Over decades, Dharavi’s residents — its potters, garment-makers, welders and recyclers from all over India – have transformed what was a marshy outpost into a thriving entrepreneurial community. Dharavi today, is a self-contained community with a range of thriving businesses from leather goods to jewelry; the slum even has a bank. Firstly, there is an overwhelming sense of community and social life in Dharavi. Secondly, within Dharavi there is a huge, thriving economy. It is estimated that the economic turnover of its accumulated businesses is between $500-$650 million. Industries in Dharavi include electronics, clothing, suitcases, food, recycling, leather, pots, and many more. There are 20,000 mini-factories in Dharavi. 85% of people have a job. Dharavi has a recycling zone. It is claimed that Dharavi’s recycling zone could be the way forward to a sustainable future. Everything is recycled from cosmetics and plastics to computer keyboards. 23% of plastic waste gets recycled in the UK, in Mumbai it is 80%. In Dharavi nothing is considered garbage. One man's junk is another's fortune in Dharavi, the largest slum in India. Ruined plastic toys are tossed into massive grinders, chopped into tiny pieces, melted down into multicolored pellets, ready to be refashioned into knockoff Barbie dolls. Here every cardboard box or 55-gallon (208 liters) oil drum has another life, and another one after that. The most dominant industry in Dharavi is the leather industry. This industry employs thousands of people living in these slums and has an approximate turnover of Rs 120 million. Global luxury brands such as Louis Vuitton and Burberry fight for a slice of the leather goods pie in luxe Indian malls. Merchants in Dharavi manufacture goods that are cheaper and have mass appeal — a leather wallet costs about $4. To many, the Kumbhar potters are the heart and soul of Dharavi. Their special status derives not only from their decades-long residence but also from the integrity of their work. While Dharavi is famous for making use of things everyone throws away, the Kumbhars create the new. Increasing numbers of the community's young men have become merchant seamen, or computer specialists at the Bandra-Kurla Complex. Kumbharwada is full of teenage boys who have never used a potter's wheel, unthinkable only a few years ago. As these businesses continue to expand, Dharavi has become a community linked and supported by entrepreneurship. The local businesses are providing small but significant income improvements to tens of thousands of families. The entrepreneurs and artisans from one of the world’s largest slums, Dharavi located in the heart of India’s financial capital, Mumbai, have made a formal entry into India’s thriving e-commerce market. Over 200 small and medium entrepreneurs from the bustling slum are now on Snapdeal, one of the country’s large online retail marketplaces.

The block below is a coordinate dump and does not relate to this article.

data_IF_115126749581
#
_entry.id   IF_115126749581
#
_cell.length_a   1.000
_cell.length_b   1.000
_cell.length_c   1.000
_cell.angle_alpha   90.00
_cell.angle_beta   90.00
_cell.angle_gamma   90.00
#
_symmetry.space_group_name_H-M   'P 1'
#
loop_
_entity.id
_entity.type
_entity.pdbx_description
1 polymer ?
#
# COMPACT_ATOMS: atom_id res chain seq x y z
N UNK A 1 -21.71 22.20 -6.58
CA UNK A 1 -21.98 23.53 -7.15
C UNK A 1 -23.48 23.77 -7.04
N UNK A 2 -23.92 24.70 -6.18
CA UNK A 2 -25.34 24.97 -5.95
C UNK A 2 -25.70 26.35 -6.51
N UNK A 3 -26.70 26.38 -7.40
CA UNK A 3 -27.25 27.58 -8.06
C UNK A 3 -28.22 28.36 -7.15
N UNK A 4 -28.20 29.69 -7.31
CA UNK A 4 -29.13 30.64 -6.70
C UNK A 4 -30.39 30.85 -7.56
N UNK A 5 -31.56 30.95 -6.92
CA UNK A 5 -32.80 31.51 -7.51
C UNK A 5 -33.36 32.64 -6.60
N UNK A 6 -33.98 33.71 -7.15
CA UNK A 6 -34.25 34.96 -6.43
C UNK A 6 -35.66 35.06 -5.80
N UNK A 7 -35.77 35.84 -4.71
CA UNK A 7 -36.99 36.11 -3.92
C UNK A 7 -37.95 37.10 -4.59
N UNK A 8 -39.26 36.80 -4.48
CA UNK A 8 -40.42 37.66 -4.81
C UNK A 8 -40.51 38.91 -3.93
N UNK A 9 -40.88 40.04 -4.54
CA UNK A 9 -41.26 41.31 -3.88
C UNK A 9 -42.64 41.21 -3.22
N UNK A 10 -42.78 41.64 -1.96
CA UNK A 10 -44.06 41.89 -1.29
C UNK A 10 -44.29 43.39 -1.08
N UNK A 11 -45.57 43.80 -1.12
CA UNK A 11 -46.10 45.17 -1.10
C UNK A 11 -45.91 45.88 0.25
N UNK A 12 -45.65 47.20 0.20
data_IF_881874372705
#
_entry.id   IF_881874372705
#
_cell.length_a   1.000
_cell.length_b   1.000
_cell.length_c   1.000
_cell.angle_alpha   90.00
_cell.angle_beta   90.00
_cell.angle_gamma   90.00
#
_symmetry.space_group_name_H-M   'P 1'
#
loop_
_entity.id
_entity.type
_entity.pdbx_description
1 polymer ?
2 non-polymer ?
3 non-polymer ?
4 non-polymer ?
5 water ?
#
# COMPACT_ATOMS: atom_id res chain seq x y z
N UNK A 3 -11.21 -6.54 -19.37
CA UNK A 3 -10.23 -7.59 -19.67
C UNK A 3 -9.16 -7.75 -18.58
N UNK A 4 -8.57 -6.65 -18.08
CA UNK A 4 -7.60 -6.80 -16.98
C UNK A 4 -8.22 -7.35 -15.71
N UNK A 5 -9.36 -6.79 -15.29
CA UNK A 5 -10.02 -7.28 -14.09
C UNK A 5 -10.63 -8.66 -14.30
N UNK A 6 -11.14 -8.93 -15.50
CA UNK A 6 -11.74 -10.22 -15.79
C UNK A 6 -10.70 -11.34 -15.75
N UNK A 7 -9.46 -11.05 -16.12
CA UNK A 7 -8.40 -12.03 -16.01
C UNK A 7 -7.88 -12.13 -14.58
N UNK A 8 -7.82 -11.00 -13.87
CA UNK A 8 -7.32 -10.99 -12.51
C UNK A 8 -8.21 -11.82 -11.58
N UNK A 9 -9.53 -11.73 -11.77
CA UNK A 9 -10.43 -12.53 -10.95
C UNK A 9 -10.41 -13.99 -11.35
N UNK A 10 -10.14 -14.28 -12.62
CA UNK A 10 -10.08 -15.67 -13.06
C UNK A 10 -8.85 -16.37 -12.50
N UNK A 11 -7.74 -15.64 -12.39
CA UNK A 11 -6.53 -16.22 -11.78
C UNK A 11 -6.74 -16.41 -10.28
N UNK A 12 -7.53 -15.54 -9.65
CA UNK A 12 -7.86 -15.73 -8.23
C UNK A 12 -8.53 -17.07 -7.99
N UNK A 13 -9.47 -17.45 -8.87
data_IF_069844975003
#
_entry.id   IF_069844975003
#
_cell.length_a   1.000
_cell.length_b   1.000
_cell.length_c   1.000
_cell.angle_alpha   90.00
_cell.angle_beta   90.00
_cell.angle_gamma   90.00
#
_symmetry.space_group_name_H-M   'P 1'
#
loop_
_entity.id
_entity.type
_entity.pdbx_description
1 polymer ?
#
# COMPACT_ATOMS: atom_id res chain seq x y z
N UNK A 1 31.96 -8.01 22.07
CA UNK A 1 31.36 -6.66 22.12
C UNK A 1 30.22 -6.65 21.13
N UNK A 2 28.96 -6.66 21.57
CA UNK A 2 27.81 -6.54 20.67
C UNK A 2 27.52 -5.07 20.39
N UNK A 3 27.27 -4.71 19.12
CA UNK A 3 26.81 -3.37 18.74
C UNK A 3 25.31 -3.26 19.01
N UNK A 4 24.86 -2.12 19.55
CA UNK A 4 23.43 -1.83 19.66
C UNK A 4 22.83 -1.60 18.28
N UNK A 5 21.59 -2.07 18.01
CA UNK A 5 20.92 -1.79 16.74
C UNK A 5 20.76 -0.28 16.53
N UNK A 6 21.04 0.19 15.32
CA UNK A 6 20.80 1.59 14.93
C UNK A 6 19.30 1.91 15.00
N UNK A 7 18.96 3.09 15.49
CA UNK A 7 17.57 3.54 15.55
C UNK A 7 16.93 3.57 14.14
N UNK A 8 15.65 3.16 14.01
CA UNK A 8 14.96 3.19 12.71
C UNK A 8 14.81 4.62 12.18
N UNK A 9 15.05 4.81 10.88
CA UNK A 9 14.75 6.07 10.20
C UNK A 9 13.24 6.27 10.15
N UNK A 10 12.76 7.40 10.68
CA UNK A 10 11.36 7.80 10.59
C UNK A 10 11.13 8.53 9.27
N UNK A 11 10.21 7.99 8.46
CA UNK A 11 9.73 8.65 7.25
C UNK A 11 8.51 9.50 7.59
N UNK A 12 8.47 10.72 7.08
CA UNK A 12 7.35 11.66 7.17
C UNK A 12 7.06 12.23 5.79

The Dharavi Redevelopment Plan — conceived by consultant Mukesh Mehta and being implemented by the Government of Maharashtra State — envisages leveling this energetic and productive part of Mumbai and converting it into a collection of high-rise buildings, where some of the current residents will be given free apartments. The remaining land will be used for high-end commercial and residential buildings. On paper, the plan looks beautiful. But people in Dharavi are not convinced. They believe the plan has not understood the nature and real value of Dharavi and its residents. It has only considered the value of the land and decided it is too valuable to be wasted on poor people. The government has plans to redevelop Dharavi, in order to make it seem as if it is actively trying to do something about the slums, and in order to improve India’s image. Redevelopment is probably not the best route of action. The people in Dharavi do not want their hard-built community to be redeveloped. Everyone in Dharavi had their own opinion about how and why the plan was concocted to hurt them in particular. Mohammad Mustaqueem, 57, arrived as a 13-year-old boy. He slept outside, in one of the narrow alleyways, and remembers being showered with garbage as people tossed it out in the morning. Today, Mustaqueem has 300 employees in 12 different garment workshops in Dharavi, with an annual turnover of about $2.5 million a year. He owns property in Dharavi worth $20 million. “When I came here, I was empty-handed,” he said. “Now I have everything.” “This is a parallel economy,” said Mobin, whose family is involved in several businesses in Dharavi. “In most developed countries, there is only one economy. But in India, there are two.” India is a rising economic power, even as huge portions of its economy operate in the shadows. Its ‘formal’ economy consists of businesses that pay taxes, adhere to labour regulations and burnish the country’s global image. India’s ‘informal’ economy is everything else: the hundreds of millions of shopkeepers, farmers, construction workers, taxi drivers, street vendors, rag pickers, tailors, repairmen, middlemen, black marketeers and more. “They are talking about redeveloping Dharavi,” said Mohammad Khurshid Sheikh, who owns a leather shop. “But if they do, the whole chain may break down. These businesses can work because Dharavi attracts labor. People can work here and sleep in the workshop. If there is redevelopment, they will not get that room so cheap. They will not come back here.” There is no cycle of decline here; these people are on the way up. There are even millionaires in Dharavi: people, who came here with nothing, made their fortunes — and then, saw no reason to leave. Dharavi is where their community is, where they have lived all their life, where their family is, and what they are used to. We find the slums appalling — but awfulness is entirely relative. A lot of people in Dharavi moved here out of choice, and find it a much better life than their previous one. The working conditions seem bad to us — but to them, they are good, or at least ordinary. It is fascinating to study the priorities of the poor. Though there may be twenty-one people crammed into one house, they can afford a television. Though there may be rats, dirt, and uncleanliness all around, they still sit down to watch TV. It is very possible the people in Dharavi only live the way they do because they know no better. Though poor, the people of Dharavi don’t beg, but work with dignity. These people have been trying on their own to uplift their community, by earning and sending their children to schools, and improving their living conditions; they are happy and content.